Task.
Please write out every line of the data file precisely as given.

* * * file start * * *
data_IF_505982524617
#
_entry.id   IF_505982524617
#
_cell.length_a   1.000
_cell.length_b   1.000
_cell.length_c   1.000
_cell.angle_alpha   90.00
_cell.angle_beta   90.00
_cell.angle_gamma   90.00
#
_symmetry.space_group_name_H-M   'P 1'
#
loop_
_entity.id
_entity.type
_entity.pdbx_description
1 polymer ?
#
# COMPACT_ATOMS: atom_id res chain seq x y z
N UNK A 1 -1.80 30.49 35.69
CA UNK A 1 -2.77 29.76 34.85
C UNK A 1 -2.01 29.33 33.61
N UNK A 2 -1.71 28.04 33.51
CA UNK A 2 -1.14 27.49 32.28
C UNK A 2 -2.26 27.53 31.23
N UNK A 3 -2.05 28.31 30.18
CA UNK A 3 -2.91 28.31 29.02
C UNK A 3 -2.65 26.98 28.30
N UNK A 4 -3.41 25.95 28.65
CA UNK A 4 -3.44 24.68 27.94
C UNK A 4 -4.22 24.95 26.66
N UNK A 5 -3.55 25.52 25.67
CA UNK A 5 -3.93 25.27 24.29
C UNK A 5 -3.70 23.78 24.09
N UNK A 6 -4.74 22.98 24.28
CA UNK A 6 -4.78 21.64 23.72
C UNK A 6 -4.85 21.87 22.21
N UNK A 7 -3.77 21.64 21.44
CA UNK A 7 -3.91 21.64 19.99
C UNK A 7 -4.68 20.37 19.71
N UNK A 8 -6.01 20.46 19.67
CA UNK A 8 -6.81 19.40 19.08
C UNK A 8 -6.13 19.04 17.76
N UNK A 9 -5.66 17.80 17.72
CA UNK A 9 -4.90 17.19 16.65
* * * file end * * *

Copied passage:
data_IF_505982524617
#
_entry.id   IF_505982524617
#
_cell.length_a   1.000
_cell.length_b   1.000
_cell.length_c   1.000
_cell.angle_alpha   90.00
_cell.angle_beta   90.00
_cell.angle_gamma   90.00
#
_symmetry.space_group_name_H-M   'P 1'
#
loop_
_entity.id
_entity.type
_entity.pdbx_description
1 polymer ?
#
# COMPACT_ATOMS: atom_id res chain seq x y z
N UNK A 1 -1.80 30.49 35.69
CA UNK A 1 -2.77 29.76 34.85
C UNK A 1 -2.01 29.33 33.61
N UNK A 2 -1.71 28.04 33.51
CA UNK A 2 -1.14 27.49 32.28
C UNK A 2 -2.26 27.53 31.23
N UNK A 3 -2.05 28.31 30.18
CA UNK A 3 -2.91 28.31 29.02
C UNK A 3 -2.65 26.98 28.30
N UNK A 4 -3.41 25.95 28.65
CA UNK A 4 -3.44 24.68 27.94
C UNK A 4 -4.22 24.95 26.66
N UNK A 5 -3.55 25.52 25.67
CA UNK A 5 -3.93 25.27 24.29
C UNK A 5 -3.70 23.78 24.09
N UNK A 6 -4.74 22.98 24.28
CA UNK A 6 -4.78 21.64 23.72
C UNK A 6 -4.85 21.87 22.21
N UNK A 7 -3.77 21.64 21.44
CA UNK A 7 -3.91 21.64 19.99
C UNK A 7 -4.68 20.37 19.71
N UNK A 8 -6.01 20.46 19.67
CA UNK A 8 -6.81 19.40 19.08
C UNK A 8 -6.13 19.04 17.76
N UNK A 9 -5.66 17.80 17.72
CA UNK A 9 -4.90 17.19 16.65